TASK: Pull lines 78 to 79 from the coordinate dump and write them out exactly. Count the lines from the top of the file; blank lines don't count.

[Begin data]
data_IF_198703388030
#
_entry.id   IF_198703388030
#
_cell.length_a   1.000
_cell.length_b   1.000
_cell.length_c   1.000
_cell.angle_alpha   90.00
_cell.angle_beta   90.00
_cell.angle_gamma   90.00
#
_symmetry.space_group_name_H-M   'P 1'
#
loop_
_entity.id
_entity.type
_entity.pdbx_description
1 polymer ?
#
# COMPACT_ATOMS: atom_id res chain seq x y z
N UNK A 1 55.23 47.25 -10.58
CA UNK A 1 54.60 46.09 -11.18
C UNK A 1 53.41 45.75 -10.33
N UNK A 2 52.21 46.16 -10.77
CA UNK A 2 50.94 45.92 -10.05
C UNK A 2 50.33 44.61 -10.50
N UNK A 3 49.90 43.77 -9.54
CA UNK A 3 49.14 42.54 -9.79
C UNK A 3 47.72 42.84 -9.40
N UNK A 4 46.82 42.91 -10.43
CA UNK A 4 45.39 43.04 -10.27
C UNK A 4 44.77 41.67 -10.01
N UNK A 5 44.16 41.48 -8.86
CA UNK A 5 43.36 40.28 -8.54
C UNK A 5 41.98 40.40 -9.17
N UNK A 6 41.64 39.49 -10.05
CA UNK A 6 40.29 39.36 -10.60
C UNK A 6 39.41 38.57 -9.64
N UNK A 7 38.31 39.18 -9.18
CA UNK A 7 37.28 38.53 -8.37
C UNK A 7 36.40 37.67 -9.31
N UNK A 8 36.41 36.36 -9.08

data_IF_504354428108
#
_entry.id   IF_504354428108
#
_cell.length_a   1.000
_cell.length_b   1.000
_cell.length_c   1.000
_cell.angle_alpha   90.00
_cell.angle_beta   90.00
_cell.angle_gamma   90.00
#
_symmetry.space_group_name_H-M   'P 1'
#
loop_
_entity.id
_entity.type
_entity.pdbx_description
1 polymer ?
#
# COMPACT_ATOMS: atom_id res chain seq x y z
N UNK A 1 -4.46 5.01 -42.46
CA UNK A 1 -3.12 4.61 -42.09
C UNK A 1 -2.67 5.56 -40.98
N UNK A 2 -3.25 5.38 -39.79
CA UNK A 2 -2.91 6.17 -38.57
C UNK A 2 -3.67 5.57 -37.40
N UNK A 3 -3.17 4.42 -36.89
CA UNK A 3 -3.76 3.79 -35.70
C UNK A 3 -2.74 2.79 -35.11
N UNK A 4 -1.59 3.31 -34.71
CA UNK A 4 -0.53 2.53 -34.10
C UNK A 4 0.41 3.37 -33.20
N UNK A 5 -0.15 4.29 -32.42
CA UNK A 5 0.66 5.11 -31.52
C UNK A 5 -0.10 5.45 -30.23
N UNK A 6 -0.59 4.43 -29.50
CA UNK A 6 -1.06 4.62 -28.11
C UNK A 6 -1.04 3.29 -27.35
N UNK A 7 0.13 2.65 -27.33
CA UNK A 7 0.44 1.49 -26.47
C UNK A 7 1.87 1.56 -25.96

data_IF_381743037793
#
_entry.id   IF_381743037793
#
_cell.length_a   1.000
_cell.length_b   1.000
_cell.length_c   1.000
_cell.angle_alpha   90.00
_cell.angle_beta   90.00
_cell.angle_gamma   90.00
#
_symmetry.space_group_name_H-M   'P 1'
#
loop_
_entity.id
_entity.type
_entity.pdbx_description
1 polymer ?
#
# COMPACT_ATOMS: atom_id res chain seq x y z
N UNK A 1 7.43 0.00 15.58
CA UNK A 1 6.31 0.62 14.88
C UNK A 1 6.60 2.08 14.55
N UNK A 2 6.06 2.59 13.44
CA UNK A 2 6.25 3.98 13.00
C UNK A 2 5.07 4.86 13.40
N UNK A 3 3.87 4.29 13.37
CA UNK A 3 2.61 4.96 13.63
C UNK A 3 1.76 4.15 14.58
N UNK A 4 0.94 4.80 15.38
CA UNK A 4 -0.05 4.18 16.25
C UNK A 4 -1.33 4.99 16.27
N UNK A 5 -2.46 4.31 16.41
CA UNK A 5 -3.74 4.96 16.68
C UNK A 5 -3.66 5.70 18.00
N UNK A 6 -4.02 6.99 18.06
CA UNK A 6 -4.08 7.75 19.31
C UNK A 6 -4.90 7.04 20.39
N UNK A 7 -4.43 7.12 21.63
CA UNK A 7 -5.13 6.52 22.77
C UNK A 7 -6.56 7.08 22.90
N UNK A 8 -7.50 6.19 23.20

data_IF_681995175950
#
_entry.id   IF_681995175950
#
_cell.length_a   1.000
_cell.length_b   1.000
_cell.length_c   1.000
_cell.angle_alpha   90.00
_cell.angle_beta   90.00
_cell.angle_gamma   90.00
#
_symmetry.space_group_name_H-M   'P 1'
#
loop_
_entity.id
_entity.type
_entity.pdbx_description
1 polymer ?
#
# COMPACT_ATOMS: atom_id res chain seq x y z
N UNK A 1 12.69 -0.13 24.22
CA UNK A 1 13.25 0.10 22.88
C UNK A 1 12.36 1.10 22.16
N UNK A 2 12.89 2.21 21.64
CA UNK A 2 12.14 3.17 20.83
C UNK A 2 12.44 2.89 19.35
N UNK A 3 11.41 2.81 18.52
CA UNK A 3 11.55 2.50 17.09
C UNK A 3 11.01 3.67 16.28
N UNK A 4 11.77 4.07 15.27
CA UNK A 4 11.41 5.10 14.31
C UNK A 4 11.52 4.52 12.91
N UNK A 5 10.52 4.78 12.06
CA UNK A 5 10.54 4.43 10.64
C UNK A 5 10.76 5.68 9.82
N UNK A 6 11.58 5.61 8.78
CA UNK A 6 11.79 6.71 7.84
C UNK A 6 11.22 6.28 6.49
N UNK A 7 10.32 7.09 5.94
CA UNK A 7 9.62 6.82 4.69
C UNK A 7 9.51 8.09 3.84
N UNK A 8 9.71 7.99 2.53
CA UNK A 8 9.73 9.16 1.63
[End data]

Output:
N UNK A 6 -0.59 4.43 -29.50
CA UNK A 6 -1.06 4.62 -28.11